AMD on Thursday updated its Opteron rollout road map, announcing a quad-core processor for one-socket servers and workstations, and putting a release date on the follow-up to its initial quad-core release, as well as its new mobile processor core.
AMD already had announced that its first native quad-core offering, code-named Barcelona, will come out mid-year in 2007. The processor will be aimed at two-socket and four-socket platforms.
At the company's annual analyst day in New York, Marty Seyer, senior VP of AMD's commercial business unit, laid out plans for filling out the Opteron product line, as well as adding to the company's mobile processor offerings.
That initial quad-core release will be followed in the first half of 2008 by the launch of Shanghai, its quad-core successor, according to Seyer. Shanghai is a code name for a processor that will feature HyperTransport 3.0, which provides high-speed chip-to-chip and board-to-board communications. Right now, the company's processors are using HyperTransport 1.0.
Shanghai, according to an AMD spokesman, also will have shared L3 cache, a third bank of memory on the processor for storing instructions. He said it also will have DDR2 (double data rate) options, which is a memory industry standard.
The spokesman said Barcelona and Shanghai, which are both members of the Opteron family, will have dual and quad cores.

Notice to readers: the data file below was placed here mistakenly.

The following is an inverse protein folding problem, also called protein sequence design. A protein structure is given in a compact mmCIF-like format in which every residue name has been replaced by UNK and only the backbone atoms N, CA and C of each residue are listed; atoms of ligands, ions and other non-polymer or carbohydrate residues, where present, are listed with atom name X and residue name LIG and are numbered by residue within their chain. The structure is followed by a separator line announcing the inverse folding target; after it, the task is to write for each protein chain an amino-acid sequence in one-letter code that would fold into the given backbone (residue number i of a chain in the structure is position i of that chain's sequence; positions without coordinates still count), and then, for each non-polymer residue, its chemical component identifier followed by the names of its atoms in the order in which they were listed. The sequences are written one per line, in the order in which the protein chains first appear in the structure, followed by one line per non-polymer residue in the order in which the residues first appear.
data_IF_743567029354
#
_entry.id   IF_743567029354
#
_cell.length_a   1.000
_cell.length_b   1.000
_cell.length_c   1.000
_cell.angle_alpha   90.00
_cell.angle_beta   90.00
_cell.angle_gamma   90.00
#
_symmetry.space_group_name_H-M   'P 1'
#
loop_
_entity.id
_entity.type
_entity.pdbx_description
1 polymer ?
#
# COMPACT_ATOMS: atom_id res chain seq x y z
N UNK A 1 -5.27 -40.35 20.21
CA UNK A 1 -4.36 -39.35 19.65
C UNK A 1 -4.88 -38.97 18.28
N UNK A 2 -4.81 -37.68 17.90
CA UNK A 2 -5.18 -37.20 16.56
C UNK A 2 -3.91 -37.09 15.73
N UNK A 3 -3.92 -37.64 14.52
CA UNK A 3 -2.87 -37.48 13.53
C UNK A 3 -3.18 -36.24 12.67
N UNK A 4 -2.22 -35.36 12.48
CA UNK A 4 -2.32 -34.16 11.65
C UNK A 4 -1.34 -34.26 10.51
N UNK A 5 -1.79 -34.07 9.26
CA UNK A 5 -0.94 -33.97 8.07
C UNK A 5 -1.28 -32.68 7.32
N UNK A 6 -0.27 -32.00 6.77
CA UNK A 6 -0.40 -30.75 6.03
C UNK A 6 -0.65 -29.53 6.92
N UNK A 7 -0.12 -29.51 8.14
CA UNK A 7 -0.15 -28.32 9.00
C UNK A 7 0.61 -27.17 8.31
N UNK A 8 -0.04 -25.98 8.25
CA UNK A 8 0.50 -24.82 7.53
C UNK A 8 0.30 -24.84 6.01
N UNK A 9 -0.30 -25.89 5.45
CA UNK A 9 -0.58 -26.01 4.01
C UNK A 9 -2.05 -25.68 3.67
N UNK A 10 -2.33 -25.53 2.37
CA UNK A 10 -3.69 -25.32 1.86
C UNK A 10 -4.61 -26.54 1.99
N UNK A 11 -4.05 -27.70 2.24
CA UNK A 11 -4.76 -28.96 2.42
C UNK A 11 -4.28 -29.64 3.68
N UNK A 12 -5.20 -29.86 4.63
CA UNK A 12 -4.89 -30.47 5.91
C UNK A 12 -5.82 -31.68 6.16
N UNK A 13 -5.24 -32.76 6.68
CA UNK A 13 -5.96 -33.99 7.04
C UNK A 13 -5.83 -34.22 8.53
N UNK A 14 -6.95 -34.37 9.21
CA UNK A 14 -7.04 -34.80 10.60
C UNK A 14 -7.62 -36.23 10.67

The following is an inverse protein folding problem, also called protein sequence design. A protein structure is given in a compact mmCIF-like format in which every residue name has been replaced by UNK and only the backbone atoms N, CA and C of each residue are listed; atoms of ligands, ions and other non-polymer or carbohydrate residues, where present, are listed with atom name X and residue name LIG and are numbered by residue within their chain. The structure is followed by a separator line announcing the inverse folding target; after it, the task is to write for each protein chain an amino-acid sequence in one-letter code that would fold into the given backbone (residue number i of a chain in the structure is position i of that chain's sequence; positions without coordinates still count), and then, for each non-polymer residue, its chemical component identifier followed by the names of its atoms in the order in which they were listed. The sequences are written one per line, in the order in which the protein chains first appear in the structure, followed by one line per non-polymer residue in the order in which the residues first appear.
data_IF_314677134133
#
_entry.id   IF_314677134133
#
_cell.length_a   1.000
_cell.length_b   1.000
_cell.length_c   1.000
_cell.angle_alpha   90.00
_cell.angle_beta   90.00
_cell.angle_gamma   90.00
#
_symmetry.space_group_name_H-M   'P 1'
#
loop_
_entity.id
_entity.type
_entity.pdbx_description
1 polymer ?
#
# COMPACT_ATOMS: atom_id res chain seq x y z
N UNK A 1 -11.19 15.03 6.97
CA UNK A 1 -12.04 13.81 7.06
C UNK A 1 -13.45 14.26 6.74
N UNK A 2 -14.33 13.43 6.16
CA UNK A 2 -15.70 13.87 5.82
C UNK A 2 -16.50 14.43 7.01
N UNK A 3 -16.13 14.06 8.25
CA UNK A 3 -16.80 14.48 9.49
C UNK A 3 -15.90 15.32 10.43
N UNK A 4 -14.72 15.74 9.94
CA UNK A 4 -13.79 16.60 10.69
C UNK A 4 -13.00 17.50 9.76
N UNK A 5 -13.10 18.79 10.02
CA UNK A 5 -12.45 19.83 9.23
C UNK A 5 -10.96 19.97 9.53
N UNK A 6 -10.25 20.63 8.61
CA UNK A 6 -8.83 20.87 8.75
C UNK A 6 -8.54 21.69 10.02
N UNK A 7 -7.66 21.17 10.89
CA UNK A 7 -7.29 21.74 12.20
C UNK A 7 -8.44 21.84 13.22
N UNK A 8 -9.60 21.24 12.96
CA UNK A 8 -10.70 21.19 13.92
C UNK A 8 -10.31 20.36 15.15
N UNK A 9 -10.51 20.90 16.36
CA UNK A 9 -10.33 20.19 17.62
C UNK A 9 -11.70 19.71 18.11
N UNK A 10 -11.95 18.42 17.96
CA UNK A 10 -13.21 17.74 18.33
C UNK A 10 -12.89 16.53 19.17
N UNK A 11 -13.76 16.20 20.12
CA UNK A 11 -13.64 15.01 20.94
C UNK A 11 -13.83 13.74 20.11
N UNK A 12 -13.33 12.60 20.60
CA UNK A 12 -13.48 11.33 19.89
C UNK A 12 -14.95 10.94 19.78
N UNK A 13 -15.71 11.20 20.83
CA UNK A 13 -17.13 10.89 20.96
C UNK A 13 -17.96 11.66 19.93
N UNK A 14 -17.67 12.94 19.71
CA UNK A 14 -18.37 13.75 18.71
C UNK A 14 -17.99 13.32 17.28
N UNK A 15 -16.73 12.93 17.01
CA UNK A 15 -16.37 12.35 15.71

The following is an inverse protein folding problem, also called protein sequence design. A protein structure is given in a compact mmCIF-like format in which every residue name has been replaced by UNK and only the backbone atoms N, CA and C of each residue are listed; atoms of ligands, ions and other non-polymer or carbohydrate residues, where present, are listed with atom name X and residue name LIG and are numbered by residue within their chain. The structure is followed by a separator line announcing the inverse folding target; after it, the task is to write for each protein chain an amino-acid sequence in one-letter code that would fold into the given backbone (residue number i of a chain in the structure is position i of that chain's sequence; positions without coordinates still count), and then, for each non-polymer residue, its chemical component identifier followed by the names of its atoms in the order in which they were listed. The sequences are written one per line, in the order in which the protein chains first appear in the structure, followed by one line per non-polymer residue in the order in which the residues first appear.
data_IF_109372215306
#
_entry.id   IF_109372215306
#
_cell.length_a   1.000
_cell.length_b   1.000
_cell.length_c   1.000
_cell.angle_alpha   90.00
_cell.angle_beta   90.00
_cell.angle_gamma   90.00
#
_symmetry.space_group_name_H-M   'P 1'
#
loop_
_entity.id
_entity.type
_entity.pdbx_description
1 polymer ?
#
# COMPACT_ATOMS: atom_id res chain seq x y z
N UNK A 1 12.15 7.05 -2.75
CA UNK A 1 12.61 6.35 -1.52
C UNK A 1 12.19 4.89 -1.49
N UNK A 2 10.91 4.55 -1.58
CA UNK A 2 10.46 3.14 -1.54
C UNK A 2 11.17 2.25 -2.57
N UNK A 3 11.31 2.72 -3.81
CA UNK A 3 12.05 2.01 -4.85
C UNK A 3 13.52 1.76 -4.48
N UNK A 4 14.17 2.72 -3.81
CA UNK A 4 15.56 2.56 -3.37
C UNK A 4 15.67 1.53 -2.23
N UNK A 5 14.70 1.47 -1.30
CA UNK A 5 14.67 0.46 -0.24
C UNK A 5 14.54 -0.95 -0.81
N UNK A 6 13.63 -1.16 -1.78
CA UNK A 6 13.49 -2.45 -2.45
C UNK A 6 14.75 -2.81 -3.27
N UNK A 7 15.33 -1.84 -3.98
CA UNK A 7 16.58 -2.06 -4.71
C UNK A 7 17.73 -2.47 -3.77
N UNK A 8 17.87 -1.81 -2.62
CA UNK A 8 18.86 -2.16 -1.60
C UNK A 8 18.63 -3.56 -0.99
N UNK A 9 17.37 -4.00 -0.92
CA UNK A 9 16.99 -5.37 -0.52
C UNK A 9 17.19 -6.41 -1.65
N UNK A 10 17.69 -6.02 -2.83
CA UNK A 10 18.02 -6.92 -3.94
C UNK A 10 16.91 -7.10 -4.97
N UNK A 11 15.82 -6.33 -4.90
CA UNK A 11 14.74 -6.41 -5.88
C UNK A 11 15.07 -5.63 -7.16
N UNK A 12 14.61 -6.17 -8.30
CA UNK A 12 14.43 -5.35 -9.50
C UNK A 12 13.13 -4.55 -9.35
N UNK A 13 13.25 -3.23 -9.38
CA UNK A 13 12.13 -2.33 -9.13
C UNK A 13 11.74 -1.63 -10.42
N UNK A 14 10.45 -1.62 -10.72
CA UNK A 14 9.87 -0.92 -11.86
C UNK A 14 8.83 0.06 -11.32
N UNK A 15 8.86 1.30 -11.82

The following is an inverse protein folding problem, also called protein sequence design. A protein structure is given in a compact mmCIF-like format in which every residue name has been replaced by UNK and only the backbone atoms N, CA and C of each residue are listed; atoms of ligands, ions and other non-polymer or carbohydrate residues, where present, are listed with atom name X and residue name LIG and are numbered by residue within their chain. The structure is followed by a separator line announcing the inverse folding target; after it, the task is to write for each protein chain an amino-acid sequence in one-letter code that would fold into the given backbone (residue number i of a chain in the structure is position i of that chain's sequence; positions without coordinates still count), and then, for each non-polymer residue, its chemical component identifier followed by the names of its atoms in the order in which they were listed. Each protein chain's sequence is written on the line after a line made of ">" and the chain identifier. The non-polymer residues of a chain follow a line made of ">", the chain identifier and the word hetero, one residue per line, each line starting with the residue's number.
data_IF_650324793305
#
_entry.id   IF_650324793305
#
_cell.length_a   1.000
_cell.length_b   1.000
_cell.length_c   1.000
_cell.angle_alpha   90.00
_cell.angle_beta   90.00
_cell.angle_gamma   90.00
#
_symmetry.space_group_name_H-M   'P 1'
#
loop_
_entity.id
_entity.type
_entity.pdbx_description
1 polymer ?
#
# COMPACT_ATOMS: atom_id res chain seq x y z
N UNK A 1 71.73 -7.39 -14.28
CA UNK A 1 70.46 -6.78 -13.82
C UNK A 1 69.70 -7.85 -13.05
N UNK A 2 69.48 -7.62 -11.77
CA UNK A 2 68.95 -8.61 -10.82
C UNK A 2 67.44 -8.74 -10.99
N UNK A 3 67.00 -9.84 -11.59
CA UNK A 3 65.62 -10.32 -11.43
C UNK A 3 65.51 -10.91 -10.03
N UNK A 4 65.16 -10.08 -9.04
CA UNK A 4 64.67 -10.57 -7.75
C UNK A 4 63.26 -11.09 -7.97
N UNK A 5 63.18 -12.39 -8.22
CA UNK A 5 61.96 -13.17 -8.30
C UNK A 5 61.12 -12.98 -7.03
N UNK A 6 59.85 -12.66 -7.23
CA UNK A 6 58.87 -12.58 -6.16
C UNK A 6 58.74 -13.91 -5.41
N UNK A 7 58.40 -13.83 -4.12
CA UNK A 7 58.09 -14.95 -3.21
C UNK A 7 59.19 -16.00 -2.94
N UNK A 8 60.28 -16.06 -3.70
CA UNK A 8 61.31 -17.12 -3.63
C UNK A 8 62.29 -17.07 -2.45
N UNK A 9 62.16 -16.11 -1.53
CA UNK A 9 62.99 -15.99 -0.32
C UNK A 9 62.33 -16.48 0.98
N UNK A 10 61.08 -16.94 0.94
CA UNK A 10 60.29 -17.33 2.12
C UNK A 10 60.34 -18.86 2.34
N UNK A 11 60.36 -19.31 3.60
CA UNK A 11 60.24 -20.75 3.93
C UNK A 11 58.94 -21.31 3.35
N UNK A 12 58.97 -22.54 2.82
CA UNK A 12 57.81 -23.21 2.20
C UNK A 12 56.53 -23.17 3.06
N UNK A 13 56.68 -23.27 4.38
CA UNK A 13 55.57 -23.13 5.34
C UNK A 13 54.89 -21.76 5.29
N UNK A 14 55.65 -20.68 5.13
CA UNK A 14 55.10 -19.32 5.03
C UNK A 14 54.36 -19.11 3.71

Budapest will be a quad-core Opteron offering for one-socket servers and workstations. It also will offer HyperTransport 3.0. It's scheduled for release in mid-2007, as is Barcelona.
"We are, in fact, unleashing the processing powerhouse," said Phil Hester, a senior VP and chief technology officer at AMD.
Seyer also noted that Hawk, the code name for the upgrade to the Turion mobile processor, will feature DDR2 800, which will offer longer laptop battery life. It is slated to be released in mid 2007.
Griffin, a new mobile processor core, is set for a launch date in 2008, according to Seyer.
This new mobile processor is being designed to run at a lower voltage. It will have split power planes, which switch features or cores on the mobile CPU on and off in order to save power. For example, if a mobile worker is writing e-mail messages during a cross-country flight, the split power planes will power down parts of the CPU that aren't needed to lengthen the laptop's battery life.
Editor's note: Story was changed on Dec. 15 to correct the type of memory options the Shanghai chip will have.